What is ‘podcasting’?
The term ‘podcasting’ just hit the internet within the last couple of
months. It’s getting a lot of mention by bloggers and other internet
publishers, some going so far as to say it’s the “next big thing”.
Fine. But what is it?
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Podcasting is a term coined by Adam Curry (of MTV
VeeJay fame, and one of the web’s modern pioneers) that boils down to this
An on-line publisher produces audio content in the form of an mp3
That mp3 file is referenced as an enclosure in that publishers
Folks who want to listen to that content subscribe to that RSS feed using a
program called iPodder.
iPodder automatically downloads the mp3 file when it’s published. Typically
folks schedule this overnight when the computer and its internet connection
would otherwise be idle.
iPodder automatically loads the mp3 file into iTunes, Apples digital music player.
iTunes automatically loads the mp3 file onto the listener’s iPod portable music player. (Hence the term
Listeners get up in the morning, grab their iPod and listen to the content
they want, when they want.
Most people think that podcasting is limited to RSS feeds that provide
content in enclosures, and that you need iTunes and an iPod to do it. Not true
If you read through that scenario, podcasting is really nothing more than a
structured synchronization of certain types of files. Any of those steps listed
above can be replaced or augmented with several different alternatives.
Let’s run that scenario again:
An on-line publisher can actually produce content in just about any form.
MP3 files are certainly the most common and arguably the most useful, but it’s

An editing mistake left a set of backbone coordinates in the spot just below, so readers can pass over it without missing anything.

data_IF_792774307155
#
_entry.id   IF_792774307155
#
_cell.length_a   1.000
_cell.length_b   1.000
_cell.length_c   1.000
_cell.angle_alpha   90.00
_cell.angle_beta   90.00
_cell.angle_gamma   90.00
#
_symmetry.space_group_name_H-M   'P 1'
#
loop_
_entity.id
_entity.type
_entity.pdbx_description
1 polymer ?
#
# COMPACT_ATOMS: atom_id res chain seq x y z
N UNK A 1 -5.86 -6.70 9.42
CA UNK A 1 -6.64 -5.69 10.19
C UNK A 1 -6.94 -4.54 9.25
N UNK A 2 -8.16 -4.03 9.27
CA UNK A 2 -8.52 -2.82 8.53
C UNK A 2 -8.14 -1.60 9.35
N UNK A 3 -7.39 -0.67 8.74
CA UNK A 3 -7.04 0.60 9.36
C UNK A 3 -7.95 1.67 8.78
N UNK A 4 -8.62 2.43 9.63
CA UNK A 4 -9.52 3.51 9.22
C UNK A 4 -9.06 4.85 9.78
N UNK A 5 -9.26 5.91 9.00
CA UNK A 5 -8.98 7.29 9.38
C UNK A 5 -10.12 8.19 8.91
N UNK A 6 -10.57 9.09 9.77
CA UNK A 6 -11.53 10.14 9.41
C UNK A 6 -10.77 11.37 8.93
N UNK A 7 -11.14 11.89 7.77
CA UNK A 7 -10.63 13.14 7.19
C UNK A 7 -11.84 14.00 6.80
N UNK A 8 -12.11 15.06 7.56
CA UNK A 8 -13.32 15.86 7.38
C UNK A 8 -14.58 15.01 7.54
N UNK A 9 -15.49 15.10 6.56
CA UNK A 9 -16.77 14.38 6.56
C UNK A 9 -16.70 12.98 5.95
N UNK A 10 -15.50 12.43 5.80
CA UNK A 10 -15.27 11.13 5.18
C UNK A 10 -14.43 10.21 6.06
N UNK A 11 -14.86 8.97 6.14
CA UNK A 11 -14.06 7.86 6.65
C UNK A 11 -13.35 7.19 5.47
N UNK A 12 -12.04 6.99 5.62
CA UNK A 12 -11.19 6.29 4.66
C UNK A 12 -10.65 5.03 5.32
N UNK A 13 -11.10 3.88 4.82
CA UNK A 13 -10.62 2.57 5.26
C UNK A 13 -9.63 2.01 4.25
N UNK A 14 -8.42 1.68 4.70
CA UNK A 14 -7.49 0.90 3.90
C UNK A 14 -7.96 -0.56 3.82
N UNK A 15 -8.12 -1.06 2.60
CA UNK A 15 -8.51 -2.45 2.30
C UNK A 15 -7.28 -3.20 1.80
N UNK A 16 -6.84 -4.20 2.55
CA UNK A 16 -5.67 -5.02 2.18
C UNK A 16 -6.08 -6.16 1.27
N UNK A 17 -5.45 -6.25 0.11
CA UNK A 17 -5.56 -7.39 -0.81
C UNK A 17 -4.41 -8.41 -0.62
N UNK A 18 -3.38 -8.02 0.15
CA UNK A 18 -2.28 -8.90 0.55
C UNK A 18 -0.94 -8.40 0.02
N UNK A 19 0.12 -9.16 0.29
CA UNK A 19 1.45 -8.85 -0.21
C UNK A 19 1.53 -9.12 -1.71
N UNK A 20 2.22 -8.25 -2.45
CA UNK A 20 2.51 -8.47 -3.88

quite possible you’ll see alternate audio formats as well as video files being
made available sometime soon.
That content can certainly be delivered in an RSS Feed, but other
alternatives are also possible. My current favorite is using Replay Radio (essentially Tivo for internet radio)
to record regularly scheduled broadcasts of stations that broadcast on the
iPodder + iTunes + iPod is a great, streamlined solution. However, Jake
Ludington has put together a good overview of how that scenario can instead be:
iPodder + Windows Media Player + your own MP3 player in this article: Podcasting with Windows Media Player. It’s not quite
as streamlined yet, because iPodder currently won’t automatically populate
Windows Media Player with the downloaded files.
Listeners grab their favorite portable (or non-portable) MP3 player and
listen to the content they want, when they want.
Naturally I’ve been experimenting with this technology as a consumer, and I
think it has a lot of promise though for now I think it remains in the realm
of gadget or computer geeks who can put all the parts together. I’ve used
iPodder to download Adam Curry’s daily show which is provided as an RSS feed.
I’ve used Replay Radio to grab various shows off of the internet so I can
listen to them when I want to. I’ve played some with using Windows Media Player
to manage the synchronization to my SD flash ram card, and fired up the MP3
player on my Treo cell phone, as well as my portable TDK MP3 player. There are
a few missing links (I don’t understand why car stereos still don’t
have an audio input jack), but overall it’s enabled me to make better use of my
time as I listen to what I want, rather then whatever’s on.
I’m also experimenting with this technology as a publisher. I’ve upgraded
the Ask Leo! RSS feed to carry attachments when
present, and have recorded audio versions of several recent articles, including
this one. In theory, that means I’m podcasting as the scenarios I’ve outlined
above can all now consume my audio feeds. It’s been suggested and I plan to
try podcasting my next video tip. There’s
nothing really standing in the way.
A final, somewhat editorial thought; one person I talked to was unconvinced
that podcasting was going to be very interesting because the podcast he
happened to catch was “boring”. Certainly new content delivery technology,
which is all podcasting really is, isn’t going to make the content any better.
Publishers still need to have something good to publish. To me, podcasting is an
interesting approach because it puts me back in control of what I choose to
listen to, and when. If it’s boring then I won’t subscribe, and I’ll listen to
something else. The challenge to the future of podcasting is the same as any
budding technology; make it easy for the masses to consume and good content